Iraqi Cardinal pleads for help for Christians on Nineveh Plain

Mosul, Iraq, Dec 9, 2019 / 03:10 pm (CNA).- Cardinal Louis Raphael Sako has appealed for financial and spiritual aid for Christians in the Middle East, especially in Iraq. The Patriarch of Babylon of the Chaldeans and head of the Chaldean Catholic Church, made the plea in a letter on Friday, December 6.

“Today, after two years of its liberation from ISIS, the Nineveh Plain area still needs the help of our brothers and sisters who can pray and give us a hand,” said Cardinal Sako.

In the letter, addressed to non-governmental organizations (NGOs), social institutions, churches, and governments, Sako said that the Christians in the region “need your help so that all the people of the Nineveh Plain (can) remain in their homes, and those who have been displaced outside the region can return to it.”

The Nineveh Plain is region in northern Iraq.

Although ISIS was defeated, the need for assistance of all forms is still great, wrote Sako. Particularly, there is a “vital need” for healthcare services of all kind, he said.

“I strongly urge all actors to work specifically to restore life to the Nineveh Plain, for instance. By encouraging projects in agriculture, livestock, trade, etc.,” he said, suggesting that some more cooperation among bishops in the area could help achieve these goals.

The cardinal also asked Christians to “pray for Iraq, and in particular for the people of the Nineveh Plain,” as a special Advent devotion.

Edward Clancy, director of outreach for Aid to the Church in Need, said that the biggest problem facing people living in the Nineveh Plains is a lack of infrastructure.

“They don’t have have regular resources, as they should, because of the many years of war and now, sporadic help from the government as far as roads, security, things like that,” Clancy told CNA in a phone interview.

Clancy added that Americans should work to become aware of the problems facing Christians in the Middle East. Without awareness, the entire Christian community there is facing extinction.

“Awareness is a very big portion of it,” said Clancy. “Another thing is that people in the Christian world, the Christian community, tend not to self-promote. You don’t hear a lot of, you know, ‘this is happening to Christians.’ There seems to be a lot more interest in helping others, which is a great thing, but at the same time we have to understand that there’s Christians in great need in the Middle East.”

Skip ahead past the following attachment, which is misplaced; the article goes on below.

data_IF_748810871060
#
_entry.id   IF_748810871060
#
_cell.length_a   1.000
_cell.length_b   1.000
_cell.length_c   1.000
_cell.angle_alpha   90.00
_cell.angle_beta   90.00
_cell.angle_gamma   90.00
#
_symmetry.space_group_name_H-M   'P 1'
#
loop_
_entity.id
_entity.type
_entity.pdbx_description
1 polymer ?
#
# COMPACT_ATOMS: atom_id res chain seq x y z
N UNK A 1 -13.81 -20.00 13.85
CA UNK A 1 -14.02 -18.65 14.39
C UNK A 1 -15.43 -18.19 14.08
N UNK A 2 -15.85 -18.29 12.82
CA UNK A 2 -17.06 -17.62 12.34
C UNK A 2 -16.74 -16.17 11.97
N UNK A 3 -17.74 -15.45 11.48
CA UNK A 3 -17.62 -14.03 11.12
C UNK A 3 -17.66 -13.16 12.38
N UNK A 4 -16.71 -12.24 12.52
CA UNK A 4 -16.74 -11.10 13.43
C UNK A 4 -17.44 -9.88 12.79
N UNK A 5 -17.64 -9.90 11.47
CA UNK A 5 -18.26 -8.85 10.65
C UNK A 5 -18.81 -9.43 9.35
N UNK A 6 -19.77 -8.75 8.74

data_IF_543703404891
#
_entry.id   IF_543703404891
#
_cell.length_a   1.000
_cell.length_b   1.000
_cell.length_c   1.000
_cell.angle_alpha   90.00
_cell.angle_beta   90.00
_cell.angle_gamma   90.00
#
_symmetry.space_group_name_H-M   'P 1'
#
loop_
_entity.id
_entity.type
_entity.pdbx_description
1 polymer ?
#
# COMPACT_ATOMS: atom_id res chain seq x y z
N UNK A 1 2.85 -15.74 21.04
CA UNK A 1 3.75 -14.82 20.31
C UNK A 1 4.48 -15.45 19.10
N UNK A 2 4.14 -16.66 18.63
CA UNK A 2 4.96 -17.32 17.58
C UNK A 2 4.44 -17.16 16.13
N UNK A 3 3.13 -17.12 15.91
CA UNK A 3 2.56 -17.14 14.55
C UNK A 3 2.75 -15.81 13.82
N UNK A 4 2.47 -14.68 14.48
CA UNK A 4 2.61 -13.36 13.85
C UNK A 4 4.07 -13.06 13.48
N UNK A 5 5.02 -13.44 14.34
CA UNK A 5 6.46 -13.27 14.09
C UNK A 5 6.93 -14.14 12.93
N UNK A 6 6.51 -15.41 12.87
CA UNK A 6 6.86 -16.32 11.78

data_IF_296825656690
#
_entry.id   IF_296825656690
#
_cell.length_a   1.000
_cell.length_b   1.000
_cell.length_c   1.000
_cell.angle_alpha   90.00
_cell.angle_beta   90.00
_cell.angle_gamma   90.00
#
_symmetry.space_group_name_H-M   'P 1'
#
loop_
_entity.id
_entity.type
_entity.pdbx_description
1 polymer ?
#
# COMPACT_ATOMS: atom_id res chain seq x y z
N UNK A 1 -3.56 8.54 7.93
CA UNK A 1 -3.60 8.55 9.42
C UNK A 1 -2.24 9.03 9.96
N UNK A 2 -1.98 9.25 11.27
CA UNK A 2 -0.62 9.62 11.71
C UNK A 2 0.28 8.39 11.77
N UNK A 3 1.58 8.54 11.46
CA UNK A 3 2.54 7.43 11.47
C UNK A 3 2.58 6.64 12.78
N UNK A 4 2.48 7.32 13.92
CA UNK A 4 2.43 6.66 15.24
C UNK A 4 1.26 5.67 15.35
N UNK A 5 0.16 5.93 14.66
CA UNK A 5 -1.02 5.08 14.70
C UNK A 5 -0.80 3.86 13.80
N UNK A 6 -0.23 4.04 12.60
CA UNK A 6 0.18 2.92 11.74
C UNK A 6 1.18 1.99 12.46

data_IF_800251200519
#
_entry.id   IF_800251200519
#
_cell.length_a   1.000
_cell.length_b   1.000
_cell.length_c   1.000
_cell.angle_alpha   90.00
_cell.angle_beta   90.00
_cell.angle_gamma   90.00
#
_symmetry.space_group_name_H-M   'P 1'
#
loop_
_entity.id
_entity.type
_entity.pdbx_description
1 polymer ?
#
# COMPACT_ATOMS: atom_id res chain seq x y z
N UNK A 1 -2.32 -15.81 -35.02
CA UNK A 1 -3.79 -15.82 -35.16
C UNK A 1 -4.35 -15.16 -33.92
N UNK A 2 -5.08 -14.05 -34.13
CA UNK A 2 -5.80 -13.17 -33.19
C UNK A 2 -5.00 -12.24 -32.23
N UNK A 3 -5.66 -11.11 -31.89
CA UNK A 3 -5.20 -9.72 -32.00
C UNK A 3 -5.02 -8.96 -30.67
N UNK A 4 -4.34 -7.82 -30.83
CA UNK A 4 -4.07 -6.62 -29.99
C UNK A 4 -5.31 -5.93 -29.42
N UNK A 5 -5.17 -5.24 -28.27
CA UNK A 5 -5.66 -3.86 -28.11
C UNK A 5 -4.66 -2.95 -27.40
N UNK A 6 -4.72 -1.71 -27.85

On the local level, Clancy said that parishes should work to provide “some sort of aid” to their brethren in the Middle East, either financial or spiritual. Without this aid, Christians will continue to flee their homelands or be at risk of terrorism.

“We have to, as a Church, get the message out better, understand better that there are Christians there and then do something about it,” he said.

“We should be shocked by the fact that over 90% of the Christians of Iraq have left, perhaps for good,” said Clancy. “And that means that it’s going to take a concerted effort of the global Church to help Christianity remain in places like Iraq and the Middle East.”

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  1. My apologies, but my confidence in distant charities is shaken. Recent disclosures of the hierarchy’s use of resources has opened a crisis of trust in the Church between the laity and our Bishops/Cardinals.
    In the first place, it amazes me that any Christians still try to live in countries so murderously hostile to our beliefs. Is it the best use of Catholic resources to try to maintain a Christian presence where angels fear to tread? It seems to be past time for Christians to shake the dust of the Middle East off their sandals, and move on.
    I would like to be wrong about my concerns written above. But even when we choose to help, how are we to get our donations to the Christians on the Nineveh Plain? What reliable institutions are active there? How would our monetary donations reach them intact? Do they have competent people to use the money wisely? And what will keep thuggery, corruption, and more battles from blowing our donations to kingdom come?

  2. Goodness, no other comments! Either no one is paying attention to the problems of Christians in majority-muslim countries, not enough people care, or like me, they tend to throw up their hands in futility because of so much doom & gloom in the media.
    I don’t like the idea of giving up on having a Christian presence in those countries. The Christians who remain seem to want to stay. Or maybe they have no acceptable place to go, no place that shows promise of being better.
    Importantly, they’ve even started a Catholic university in Erbil, Iraq-Kurdistan. Erbil seem to be a thriving city even now; so my concerns in my earlier comment could be wrong. Check out Erbil on the Internet.

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